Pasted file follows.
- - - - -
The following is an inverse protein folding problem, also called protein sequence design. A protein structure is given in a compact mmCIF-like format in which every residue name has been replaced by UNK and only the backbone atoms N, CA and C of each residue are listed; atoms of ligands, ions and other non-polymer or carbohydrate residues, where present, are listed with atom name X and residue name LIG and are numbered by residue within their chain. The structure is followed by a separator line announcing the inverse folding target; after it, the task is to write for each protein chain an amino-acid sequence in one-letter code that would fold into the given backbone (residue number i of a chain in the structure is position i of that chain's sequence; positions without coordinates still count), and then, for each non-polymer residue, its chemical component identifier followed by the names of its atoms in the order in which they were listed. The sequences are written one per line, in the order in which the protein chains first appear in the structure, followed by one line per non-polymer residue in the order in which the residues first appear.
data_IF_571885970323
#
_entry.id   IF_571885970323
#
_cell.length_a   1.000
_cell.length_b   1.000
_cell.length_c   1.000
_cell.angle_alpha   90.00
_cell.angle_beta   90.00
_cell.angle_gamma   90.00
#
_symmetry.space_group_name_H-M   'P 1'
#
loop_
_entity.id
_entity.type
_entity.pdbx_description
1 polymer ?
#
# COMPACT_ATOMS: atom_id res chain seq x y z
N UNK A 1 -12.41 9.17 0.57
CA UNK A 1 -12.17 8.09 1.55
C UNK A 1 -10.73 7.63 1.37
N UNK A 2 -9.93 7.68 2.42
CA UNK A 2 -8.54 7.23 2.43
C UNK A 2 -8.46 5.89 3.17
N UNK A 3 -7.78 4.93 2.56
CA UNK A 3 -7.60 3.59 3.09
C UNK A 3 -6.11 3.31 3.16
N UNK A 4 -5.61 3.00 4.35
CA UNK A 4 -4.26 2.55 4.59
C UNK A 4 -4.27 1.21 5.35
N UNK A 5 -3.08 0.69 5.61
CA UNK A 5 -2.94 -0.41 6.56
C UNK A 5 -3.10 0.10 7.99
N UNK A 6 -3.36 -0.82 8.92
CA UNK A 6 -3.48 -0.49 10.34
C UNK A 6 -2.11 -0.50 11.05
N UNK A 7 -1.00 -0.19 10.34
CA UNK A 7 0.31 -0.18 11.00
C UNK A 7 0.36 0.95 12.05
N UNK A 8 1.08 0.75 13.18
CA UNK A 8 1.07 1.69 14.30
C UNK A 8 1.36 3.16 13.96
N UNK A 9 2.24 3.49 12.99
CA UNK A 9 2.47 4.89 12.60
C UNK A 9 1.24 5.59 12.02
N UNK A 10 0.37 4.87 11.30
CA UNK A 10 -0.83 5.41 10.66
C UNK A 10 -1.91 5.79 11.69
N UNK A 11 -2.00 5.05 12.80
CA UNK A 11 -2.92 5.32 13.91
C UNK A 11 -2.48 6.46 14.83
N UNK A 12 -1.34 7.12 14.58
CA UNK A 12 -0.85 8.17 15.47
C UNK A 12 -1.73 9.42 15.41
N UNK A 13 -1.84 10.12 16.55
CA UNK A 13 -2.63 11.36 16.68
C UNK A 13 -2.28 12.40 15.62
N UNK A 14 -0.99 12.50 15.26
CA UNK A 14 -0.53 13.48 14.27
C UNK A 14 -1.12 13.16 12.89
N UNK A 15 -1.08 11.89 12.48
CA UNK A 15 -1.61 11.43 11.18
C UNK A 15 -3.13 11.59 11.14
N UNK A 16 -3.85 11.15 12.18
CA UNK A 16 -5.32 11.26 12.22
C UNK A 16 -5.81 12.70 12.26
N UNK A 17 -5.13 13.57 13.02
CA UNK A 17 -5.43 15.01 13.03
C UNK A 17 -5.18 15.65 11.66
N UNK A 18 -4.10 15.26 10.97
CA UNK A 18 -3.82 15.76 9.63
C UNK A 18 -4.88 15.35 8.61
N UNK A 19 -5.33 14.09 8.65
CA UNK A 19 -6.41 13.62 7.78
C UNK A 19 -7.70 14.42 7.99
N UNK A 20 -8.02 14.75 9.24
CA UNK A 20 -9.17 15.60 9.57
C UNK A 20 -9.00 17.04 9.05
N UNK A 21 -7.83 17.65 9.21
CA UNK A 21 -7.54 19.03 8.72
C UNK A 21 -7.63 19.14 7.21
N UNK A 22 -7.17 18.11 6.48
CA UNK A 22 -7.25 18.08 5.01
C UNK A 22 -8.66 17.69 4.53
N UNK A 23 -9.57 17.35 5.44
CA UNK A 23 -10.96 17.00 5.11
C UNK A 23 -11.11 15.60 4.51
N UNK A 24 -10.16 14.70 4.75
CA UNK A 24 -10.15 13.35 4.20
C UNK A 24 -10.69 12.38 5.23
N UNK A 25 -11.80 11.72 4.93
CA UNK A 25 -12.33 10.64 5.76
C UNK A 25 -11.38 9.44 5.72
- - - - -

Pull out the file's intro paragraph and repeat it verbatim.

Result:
The following is an inverse protein folding problem, also called protein sequence design. A protein structure is given in a compact mmCIF-like format in which every residue name has been replaced by UNK and only the backbone atoms N, CA and C of each residue are listed; atoms of ligands, ions and other non-polymer or carbohydrate residues, where present, are listed with atom name X and residue name LIG and are numbered by residue within their chain. The structure is followed by a separator line announcing the inverse folding target; after it, the task is to write for each protein chain an amino-acid sequence in one-letter code that would fold into the given backbone (residue number i of a chain in the structure is position i of that chain's sequence; positions without coordinates still count), and then, for each non-polymer residue, its chemical component identifier followed by the names of its atoms in the order in which they were listed. The sequences are written one per line, in the order in which the protein chains first appear in the structure, followed by one line per non-polymer residue in the order in which the residues first appear.